THERE is no doubt about it, the last year-and-a-half has been uniformly awful, dreadful... hideous.

But while we may prefer to whisper rather than shout it, there have been some some small positives to have emerged from the nightmare.

Who isn’t nostalgic for the empty roads, the sound of birdsong, the chance to reconnect with nature and the land? We’ve had life laundries – ditching clutter we no longer need, clothes we’ll never wear again, books we’ll never get round to listening and acquaintances we’ll be just fine without seeing.

A similar process has taken place on the high street. While we have lost some much-loved treasures, many were on the way out anyway – their demise hastened by the pandemic. And if there is a positive, it is the cleansing of our streets of all those boring, unsustainable branches of bloated chains. Like Cafe Rouge.

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Cafe Rouge was the worst example of bland, corporate expansion: food for the unimaginative; for people who don’t really like food.

Oxford’s branch passed away last July – one of many similar identikit, off-the-peg, faux-authentic eateries which, for too long have dominated our towns and cities with their samey decor and lacklustre menus.

Of course we shed a tear for the staff, but not for its bland fare – pitched at those who cling to the familiar.

Go down to its Little Clarendon Street premises now though and you are in for a surprise. A delightful, life-affirming, heart-raising surprise, for something beautiful has popped up in its place – a precious wildflower blossoming from the drabness: Wilding.

The analogy is apt, for Wilding takes its name, and is inspired by, the practice of regenerating overworked land to return it to nature.

It may be in the heart of Oxford, but it’s a rustic-feeling spot – gorgeous dark wood and bright tiles – with a mission of cooking creative, unpretentious food with two exciting and engaging twists. Firstly, a dedication to local organic produce – foraged or sourced form small producers. And secondly, a passion for wine – with an epic 400-strong wine list selected by founder and connoisseur Kent Barker and his Head of Wine Sarah Helliwell.

Diners are encouraged to be adventurous in their ordering, with 50 wines available by the glass and 10 on tap.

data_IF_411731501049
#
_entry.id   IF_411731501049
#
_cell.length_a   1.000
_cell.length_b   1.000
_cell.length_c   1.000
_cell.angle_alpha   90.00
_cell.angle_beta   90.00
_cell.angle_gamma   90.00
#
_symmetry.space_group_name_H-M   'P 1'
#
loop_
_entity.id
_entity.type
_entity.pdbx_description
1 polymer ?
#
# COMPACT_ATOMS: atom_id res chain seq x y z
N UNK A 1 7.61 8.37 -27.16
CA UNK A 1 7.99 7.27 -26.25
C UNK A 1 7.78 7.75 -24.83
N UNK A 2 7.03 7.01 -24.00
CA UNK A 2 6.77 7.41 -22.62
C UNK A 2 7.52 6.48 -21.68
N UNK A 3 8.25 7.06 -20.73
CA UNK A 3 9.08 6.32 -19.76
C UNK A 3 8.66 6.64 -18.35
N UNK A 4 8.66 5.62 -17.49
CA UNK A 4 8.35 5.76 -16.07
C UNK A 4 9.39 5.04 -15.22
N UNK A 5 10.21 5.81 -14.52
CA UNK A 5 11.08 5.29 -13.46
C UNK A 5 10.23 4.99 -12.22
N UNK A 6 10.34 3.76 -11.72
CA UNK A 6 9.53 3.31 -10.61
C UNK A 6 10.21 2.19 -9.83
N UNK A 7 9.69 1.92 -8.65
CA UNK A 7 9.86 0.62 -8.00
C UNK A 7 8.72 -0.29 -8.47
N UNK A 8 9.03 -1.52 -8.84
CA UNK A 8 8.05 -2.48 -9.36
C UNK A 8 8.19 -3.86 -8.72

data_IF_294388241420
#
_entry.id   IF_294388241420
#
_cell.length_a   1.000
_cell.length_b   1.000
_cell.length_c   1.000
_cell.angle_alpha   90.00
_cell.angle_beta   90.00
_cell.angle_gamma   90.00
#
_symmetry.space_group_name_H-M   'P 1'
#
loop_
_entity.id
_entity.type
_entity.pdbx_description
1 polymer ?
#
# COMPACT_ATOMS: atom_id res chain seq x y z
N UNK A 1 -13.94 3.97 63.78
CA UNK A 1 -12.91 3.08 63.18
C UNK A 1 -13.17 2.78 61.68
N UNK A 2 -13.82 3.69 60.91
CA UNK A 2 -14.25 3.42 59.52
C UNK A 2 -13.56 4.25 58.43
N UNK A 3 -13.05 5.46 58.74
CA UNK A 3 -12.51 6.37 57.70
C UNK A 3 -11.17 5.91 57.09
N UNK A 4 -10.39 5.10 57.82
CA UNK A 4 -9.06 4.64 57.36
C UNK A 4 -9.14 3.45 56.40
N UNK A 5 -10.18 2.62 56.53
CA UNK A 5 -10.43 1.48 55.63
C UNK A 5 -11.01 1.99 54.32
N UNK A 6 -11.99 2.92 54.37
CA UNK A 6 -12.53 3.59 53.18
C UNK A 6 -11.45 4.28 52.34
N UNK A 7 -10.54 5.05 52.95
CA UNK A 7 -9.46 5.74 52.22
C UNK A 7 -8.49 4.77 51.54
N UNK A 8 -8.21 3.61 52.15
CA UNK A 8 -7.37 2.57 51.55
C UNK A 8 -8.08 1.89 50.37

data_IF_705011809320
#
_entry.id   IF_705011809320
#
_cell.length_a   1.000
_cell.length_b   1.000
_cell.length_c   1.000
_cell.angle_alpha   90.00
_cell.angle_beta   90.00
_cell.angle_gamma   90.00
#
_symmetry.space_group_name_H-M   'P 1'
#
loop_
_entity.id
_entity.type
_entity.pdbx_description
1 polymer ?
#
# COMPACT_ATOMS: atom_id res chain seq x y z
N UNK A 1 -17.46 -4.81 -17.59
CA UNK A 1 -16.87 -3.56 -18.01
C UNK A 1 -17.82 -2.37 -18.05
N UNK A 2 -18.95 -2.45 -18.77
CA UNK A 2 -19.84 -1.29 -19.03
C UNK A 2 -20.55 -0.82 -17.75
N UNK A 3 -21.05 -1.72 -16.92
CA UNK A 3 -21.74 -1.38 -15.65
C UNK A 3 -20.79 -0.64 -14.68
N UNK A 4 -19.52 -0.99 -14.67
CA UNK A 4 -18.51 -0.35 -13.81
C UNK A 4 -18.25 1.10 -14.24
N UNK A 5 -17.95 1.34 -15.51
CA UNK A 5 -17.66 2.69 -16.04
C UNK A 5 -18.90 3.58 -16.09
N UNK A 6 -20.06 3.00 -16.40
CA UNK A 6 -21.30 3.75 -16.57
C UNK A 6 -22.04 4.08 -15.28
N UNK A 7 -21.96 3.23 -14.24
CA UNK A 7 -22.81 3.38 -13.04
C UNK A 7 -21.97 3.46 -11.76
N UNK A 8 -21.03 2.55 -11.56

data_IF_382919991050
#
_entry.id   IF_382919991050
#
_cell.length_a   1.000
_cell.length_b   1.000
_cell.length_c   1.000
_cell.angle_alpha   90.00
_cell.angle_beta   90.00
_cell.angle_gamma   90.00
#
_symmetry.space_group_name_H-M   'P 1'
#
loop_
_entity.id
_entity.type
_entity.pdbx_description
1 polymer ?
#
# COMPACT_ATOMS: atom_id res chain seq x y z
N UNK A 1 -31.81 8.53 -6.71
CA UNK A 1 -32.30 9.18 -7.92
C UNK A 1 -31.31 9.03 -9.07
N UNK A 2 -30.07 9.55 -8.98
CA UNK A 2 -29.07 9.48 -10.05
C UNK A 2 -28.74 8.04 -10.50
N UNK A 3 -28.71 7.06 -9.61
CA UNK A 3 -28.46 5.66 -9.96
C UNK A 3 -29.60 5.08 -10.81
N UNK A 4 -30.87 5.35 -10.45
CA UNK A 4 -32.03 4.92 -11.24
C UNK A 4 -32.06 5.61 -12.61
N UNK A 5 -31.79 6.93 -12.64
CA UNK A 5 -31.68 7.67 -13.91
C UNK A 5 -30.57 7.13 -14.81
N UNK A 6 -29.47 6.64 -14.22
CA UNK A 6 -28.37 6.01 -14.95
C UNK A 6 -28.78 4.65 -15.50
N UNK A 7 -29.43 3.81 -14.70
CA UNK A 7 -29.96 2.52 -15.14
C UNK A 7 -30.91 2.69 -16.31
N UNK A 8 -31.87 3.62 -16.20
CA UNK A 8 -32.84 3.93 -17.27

That fascination with the grape is apparent as soon as you step inside its intimate, but deceptively spacious, premises – for the first thing that strikes you is its wall of wine. And the issue of which one to go for was the opening question by the first of our fun and vivacious waiters – a thoroughly charming bloke recently back from running hotels in Thailand.

We took a steer and went for an intensely aromatic, rich, ripe fruity Mendoza Cabernet Franc. Powerful and impressive but smooth, the beefy Argentinian was the perfect thing to wash down my companion’s starter of grilled asparagus and hogweed salsa (£6) – firm, flavoursome and perfectly cooked – less so my seared scallops (£9). But what a plate! Plump and juicy with, thankfully, just the slightest of ‘searings’ they came topped with a tangy lemon butter sauce alongside crisp salty samphire for a taste of the sea and fragrant vividly bright white garlic flowers, which transformed the whole ensemble into a work of art.

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The menu is not as ‘wild’ as one might expect – with burgers, pizzas and steaks alongside ever changing ‘market’ fish and ‘butchers cut’ meat specials – but it is in the detail that Wilding excels. We shared steak – an extraordinarily tender rib eye and hunk of rotisserie chicken (£18). Both were fabulous. The steak melt-in-the-mouth tender, and the chicken sweet, soft, juicy and stuffed with vividly green herbs.

They also went well with another bottle of that Cabernet Franc. Our knowledgeable new Hungarian waitress nodded with approval.

We ordered sides (£4 each) of skin on fries and, best of all, as improbable as it might seem, a divine bowl of courgette and Berkswell cheese fritters. They were fabulous and fun; a symphony in texture and taste and a meal in themselves.

We finished with a rich, comforting tiramisu and, in the interests of research, a generous wedge of custard tart with Nettlebed Creamery mascarpone (both £6). Nettlebed should be proud – it was a perfect combination of beauty and taste – with an interesting story to its name – exactly like Wilding itself.

Welcome Wilding! Let’s hope this quirky bolthole is here to stay. It’s wildly fun.

* 11-12 Little Clarendon Street, Oxford. Call : 01865 985 630 or see